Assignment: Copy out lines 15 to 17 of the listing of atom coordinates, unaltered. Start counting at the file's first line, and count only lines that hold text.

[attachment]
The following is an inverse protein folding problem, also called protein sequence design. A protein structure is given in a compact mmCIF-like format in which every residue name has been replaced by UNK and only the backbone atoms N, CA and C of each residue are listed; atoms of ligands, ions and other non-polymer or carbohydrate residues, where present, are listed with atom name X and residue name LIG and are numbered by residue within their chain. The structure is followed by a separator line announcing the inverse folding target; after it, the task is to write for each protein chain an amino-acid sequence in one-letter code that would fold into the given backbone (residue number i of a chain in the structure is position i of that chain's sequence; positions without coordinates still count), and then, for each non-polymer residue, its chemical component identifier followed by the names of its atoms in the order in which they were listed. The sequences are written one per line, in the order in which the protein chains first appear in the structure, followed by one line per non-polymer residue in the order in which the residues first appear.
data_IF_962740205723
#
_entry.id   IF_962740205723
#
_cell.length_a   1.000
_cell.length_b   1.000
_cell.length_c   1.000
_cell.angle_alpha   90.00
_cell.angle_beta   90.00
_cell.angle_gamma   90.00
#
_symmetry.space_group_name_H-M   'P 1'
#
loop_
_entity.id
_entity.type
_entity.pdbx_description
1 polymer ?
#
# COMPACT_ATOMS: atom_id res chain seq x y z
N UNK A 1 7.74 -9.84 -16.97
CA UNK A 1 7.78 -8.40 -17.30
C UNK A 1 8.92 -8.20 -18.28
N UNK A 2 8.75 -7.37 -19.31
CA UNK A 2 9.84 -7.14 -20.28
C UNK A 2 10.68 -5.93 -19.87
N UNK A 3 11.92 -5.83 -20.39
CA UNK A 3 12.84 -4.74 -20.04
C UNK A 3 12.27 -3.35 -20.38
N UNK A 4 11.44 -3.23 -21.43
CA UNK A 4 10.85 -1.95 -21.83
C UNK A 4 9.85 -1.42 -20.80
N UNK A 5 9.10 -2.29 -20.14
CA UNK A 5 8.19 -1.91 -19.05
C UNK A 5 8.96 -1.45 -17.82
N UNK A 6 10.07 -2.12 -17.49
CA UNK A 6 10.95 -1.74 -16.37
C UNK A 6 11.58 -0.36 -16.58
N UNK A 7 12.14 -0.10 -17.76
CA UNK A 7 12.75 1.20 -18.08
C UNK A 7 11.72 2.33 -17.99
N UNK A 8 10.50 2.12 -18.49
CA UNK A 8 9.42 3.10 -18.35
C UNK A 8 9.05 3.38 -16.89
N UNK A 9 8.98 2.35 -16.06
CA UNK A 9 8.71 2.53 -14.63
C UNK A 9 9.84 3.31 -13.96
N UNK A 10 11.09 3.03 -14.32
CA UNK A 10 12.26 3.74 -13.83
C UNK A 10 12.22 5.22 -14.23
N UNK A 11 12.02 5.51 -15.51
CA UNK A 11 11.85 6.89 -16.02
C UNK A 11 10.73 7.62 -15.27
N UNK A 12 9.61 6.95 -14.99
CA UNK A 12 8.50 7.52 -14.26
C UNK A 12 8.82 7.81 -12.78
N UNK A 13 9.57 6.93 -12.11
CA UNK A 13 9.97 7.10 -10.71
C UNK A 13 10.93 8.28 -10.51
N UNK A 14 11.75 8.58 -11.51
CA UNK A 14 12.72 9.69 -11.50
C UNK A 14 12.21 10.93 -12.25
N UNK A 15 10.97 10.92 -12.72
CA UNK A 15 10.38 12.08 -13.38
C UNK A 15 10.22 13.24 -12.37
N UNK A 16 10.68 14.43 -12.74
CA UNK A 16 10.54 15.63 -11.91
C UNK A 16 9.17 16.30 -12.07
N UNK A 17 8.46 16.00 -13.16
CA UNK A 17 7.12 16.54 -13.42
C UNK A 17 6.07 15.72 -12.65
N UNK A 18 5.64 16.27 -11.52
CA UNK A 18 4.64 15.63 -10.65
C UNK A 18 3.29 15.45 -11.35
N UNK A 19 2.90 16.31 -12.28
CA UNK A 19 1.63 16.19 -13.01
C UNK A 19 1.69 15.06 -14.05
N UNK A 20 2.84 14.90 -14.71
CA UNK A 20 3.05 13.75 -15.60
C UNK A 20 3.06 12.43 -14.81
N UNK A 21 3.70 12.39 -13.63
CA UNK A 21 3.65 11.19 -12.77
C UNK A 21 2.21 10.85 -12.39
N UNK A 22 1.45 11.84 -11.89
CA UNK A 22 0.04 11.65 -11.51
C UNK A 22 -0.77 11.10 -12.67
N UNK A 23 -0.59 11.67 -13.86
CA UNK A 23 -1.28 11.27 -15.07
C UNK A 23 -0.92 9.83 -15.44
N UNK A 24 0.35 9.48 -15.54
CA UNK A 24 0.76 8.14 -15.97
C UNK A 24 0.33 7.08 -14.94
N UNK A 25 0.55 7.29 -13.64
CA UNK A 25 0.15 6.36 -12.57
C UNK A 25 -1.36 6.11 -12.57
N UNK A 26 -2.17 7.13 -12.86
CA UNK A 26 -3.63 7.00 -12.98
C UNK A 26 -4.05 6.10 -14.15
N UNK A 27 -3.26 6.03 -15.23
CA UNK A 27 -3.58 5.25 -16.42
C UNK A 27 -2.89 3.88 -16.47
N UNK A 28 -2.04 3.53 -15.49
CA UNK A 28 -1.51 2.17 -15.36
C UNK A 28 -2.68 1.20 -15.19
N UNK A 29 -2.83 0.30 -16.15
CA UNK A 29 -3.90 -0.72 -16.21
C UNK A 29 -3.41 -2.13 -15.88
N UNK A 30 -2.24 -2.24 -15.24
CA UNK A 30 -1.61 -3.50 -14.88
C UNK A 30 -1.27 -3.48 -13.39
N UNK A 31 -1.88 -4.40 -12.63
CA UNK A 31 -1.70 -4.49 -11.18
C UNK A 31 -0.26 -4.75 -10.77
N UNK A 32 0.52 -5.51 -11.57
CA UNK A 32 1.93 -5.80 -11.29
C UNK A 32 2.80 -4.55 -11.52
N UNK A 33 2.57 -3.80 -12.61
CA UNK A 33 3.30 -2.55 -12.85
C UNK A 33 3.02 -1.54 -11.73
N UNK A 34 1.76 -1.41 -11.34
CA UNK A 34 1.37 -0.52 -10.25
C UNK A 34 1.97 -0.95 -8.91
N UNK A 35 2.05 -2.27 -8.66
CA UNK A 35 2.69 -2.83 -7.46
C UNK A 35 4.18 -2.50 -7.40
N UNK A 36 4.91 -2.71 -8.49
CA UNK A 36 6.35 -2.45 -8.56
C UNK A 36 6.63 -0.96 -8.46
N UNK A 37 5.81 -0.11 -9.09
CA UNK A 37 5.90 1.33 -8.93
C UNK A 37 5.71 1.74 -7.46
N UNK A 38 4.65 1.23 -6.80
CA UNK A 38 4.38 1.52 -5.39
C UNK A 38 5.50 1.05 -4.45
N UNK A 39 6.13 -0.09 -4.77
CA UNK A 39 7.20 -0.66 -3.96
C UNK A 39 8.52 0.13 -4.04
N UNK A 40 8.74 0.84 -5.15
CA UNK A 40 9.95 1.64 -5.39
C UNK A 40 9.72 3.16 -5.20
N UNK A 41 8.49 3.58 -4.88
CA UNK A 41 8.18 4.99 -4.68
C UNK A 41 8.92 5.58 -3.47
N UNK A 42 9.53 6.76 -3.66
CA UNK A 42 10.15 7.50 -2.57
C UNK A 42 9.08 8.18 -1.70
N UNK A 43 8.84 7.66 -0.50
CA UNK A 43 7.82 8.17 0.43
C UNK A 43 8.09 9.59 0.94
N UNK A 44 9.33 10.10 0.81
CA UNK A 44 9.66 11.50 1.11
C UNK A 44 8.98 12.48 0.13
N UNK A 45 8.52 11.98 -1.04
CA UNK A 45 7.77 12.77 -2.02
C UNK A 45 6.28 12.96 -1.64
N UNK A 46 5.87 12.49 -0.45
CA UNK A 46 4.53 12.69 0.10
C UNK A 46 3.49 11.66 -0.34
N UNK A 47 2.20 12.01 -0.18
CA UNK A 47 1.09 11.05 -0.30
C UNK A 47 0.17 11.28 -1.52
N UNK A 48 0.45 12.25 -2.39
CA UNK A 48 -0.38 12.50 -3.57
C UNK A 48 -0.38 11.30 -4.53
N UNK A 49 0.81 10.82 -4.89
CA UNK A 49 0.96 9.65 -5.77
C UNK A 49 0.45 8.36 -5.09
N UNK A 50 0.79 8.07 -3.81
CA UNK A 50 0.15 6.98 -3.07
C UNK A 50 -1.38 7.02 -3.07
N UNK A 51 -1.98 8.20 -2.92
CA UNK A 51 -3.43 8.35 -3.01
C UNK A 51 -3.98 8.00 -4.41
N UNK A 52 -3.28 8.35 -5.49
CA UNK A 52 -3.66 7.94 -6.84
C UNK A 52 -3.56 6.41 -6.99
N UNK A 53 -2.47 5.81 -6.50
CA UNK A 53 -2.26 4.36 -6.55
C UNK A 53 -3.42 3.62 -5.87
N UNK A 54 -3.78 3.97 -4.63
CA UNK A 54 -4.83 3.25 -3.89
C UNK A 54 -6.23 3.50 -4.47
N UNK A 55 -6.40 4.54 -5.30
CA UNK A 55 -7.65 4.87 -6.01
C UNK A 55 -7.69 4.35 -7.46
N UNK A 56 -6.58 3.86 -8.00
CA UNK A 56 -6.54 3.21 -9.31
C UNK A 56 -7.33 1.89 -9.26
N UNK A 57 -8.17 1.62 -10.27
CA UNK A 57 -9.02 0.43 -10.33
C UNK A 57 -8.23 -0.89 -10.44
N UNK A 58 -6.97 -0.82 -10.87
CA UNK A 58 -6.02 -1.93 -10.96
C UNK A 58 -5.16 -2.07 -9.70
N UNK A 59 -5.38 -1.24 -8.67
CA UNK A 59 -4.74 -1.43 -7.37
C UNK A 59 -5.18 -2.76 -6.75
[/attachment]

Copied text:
loop_
_entity.id
_entity.type